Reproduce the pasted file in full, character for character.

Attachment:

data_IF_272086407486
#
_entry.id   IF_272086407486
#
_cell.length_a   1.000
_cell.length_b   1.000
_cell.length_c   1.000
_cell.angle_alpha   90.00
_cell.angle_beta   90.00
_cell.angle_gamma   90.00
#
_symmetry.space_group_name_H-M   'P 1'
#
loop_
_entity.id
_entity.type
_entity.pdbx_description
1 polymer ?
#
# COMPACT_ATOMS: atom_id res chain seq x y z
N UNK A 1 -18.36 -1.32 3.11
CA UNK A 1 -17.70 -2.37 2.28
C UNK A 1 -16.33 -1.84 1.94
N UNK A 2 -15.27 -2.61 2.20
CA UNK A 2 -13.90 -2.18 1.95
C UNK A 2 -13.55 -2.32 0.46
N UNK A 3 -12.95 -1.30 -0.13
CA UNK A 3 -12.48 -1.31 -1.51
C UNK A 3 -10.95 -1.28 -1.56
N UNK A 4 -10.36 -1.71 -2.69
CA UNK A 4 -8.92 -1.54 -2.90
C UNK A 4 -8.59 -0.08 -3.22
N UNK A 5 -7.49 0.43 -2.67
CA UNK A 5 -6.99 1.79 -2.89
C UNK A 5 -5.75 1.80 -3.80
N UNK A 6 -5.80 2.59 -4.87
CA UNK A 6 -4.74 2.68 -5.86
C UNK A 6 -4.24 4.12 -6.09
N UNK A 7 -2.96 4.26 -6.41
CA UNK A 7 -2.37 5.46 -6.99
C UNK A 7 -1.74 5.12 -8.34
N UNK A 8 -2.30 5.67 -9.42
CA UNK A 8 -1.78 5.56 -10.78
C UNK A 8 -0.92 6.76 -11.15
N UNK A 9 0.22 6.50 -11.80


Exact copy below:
data_IF_272086407486
#
_entry.id   IF_272086407486
#
_cell.length_a   1.000
_cell.length_b   1.000
_cell.length_c   1.000
_cell.angle_alpha   90.00
_cell.angle_beta   90.00
_cell.angle_gamma   90.00
#
_symmetry.space_group_name_H-M   'P 1'
#
loop_
_entity.id
_entity.type
_entity.pdbx_description
1 polymer ?
#
# COMPACT_ATOMS: atom_id res chain seq x y z
N UNK A 1 -18.36 -1.32 3.11
CA UNK A 1 -17.70 -2.37 2.28
C UNK A 1 -16.33 -1.84 1.94
N UNK A 2 -15.27 -2.61 2.20
CA UNK A 2 -13.90 -2.18 1.95
C UNK A 2 -13.55 -2.32 0.46
N UNK A 3 -12.95 -1.30 -0.13
CA UNK A 3 -12.48 -1.31 -1.51
C UNK A 3 -10.95 -1.28 -1.56
N UNK A 4 -10.36 -1.71 -2.69
CA UNK A 4 -8.92 -1.54 -2.90
C UNK A 4 -8.59 -0.08 -3.22
N UNK A 5 -7.49 0.43 -2.67
CA UNK A 5 -6.99 1.79 -2.89
C UNK A 5 -5.75 1.80 -3.80
N UNK A 6 -5.80 2.59 -4.87
CA UNK A 6 -4.74 2.68 -5.86
C UNK A 6 -4.24 4.12 -6.09
N UNK A 7 -2.96 4.26 -6.41
CA UNK A 7 -2.37 5.46 -6.99
C UNK A 7 -1.74 5.12 -8.34
N UNK A 8 -2.30 5.67 -9.42
CA UNK A 8 -1.78 5.56 -10.78
C UNK A 8 -0.92 6.76 -11.15
N UNK A 9 0.22 6.50 -11.80